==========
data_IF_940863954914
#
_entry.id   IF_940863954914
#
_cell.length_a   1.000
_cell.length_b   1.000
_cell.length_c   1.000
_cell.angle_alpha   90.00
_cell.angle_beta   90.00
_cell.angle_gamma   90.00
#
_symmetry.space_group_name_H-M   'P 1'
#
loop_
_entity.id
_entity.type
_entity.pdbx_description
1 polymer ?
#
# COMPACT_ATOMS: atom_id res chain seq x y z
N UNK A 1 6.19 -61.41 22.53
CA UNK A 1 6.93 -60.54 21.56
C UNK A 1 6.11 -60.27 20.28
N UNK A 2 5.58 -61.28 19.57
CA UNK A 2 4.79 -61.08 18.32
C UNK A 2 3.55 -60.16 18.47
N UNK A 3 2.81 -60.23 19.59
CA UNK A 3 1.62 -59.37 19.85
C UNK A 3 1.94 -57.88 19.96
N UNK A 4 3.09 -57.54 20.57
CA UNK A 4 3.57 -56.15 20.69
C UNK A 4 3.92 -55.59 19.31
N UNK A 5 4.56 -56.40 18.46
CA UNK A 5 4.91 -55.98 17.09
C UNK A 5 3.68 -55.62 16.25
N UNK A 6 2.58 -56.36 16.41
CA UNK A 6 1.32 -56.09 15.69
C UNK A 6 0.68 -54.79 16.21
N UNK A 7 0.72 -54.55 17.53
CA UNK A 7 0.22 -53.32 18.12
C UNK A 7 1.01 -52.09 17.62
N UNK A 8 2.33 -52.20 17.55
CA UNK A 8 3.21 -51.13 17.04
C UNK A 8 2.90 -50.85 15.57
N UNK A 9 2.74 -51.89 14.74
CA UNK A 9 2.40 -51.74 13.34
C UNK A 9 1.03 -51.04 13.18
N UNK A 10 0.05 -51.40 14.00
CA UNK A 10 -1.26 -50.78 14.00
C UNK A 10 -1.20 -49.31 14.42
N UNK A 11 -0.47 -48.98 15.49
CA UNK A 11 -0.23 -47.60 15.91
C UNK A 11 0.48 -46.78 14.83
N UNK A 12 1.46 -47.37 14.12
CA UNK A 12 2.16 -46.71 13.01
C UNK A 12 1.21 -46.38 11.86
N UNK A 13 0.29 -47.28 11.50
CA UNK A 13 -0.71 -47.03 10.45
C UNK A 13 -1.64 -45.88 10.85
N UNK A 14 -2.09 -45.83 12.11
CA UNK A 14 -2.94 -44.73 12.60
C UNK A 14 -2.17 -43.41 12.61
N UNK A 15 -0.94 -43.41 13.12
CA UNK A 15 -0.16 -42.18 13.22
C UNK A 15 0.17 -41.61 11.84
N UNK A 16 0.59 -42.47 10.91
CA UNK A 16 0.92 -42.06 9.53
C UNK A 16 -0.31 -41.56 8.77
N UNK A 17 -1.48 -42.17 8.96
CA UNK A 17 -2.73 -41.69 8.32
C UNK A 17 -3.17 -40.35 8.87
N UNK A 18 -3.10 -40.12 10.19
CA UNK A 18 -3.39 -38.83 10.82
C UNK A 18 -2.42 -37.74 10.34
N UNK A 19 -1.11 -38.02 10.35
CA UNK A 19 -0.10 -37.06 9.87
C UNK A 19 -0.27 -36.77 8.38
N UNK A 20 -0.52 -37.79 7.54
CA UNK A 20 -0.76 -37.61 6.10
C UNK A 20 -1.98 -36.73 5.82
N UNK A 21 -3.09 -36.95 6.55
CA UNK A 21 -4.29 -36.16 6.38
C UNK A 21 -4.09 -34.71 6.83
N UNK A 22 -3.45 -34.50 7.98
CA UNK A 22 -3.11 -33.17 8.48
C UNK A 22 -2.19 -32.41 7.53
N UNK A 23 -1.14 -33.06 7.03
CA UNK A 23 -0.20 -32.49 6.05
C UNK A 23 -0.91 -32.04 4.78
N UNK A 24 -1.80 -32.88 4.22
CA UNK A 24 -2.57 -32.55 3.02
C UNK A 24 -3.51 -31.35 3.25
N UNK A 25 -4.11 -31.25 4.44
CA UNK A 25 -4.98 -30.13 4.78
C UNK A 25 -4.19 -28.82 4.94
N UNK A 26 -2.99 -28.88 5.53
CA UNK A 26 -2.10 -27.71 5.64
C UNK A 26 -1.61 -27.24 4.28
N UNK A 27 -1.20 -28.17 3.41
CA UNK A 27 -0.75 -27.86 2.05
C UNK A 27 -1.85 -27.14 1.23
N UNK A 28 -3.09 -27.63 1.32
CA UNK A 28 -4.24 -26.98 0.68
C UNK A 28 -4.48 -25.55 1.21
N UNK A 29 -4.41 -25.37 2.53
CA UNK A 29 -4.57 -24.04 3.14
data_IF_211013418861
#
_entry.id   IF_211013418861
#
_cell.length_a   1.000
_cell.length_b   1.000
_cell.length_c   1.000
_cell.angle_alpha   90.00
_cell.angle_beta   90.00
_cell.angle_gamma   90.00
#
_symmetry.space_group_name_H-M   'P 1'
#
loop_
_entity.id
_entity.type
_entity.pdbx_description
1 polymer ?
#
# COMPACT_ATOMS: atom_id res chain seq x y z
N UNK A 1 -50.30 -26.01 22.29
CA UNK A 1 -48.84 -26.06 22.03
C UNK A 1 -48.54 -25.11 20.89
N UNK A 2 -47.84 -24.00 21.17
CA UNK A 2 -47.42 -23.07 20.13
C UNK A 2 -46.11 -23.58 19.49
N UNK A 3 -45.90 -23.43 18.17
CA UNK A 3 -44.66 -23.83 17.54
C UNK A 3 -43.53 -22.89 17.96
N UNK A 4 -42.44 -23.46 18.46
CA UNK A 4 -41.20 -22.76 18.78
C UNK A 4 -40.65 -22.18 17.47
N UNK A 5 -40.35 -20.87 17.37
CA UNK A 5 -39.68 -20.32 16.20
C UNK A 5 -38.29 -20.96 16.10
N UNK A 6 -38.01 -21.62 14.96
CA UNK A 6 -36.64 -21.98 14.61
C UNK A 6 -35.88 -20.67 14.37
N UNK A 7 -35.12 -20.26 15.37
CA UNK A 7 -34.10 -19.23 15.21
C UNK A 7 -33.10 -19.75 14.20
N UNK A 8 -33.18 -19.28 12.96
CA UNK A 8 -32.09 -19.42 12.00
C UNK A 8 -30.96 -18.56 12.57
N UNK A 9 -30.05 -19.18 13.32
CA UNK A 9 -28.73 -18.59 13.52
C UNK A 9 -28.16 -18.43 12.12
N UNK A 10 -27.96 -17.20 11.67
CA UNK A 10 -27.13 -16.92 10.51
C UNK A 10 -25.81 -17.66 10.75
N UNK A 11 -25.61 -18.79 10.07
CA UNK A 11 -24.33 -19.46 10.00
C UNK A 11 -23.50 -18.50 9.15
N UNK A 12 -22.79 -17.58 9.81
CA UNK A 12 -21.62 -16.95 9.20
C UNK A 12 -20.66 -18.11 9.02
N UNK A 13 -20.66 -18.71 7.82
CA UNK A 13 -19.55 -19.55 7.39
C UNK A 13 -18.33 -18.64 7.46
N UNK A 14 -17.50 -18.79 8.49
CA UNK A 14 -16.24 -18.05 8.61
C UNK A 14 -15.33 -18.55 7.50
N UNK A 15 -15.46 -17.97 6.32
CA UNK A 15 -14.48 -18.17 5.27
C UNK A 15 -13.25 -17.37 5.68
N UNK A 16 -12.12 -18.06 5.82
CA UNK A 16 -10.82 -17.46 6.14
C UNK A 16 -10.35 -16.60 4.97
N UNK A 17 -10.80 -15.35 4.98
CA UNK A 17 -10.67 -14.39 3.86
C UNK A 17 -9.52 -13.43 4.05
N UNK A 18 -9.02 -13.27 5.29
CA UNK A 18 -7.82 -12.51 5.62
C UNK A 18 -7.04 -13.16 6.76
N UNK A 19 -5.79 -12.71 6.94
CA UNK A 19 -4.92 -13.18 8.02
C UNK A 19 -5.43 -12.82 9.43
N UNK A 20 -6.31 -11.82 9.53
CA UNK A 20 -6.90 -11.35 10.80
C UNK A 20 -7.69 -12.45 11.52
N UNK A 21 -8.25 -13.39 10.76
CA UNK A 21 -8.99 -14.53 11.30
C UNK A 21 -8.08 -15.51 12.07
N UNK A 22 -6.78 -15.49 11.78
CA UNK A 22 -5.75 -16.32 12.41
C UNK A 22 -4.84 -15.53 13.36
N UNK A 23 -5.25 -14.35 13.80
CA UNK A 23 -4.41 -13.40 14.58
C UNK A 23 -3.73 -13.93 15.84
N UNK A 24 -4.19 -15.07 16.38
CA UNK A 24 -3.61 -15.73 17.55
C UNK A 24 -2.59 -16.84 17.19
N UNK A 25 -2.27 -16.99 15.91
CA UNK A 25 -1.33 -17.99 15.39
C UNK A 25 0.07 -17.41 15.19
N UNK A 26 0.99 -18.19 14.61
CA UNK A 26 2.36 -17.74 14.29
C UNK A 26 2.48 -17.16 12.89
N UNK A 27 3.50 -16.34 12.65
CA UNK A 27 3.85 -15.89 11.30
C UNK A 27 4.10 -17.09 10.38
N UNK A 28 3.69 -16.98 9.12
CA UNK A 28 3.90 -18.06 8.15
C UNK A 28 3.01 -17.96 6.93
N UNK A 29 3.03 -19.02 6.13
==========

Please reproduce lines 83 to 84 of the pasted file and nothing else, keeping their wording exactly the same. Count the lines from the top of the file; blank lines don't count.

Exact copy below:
C UNK A 21 -4.09 -34.71 6.83
N UNK A 22 -3.45 -34.50 7.98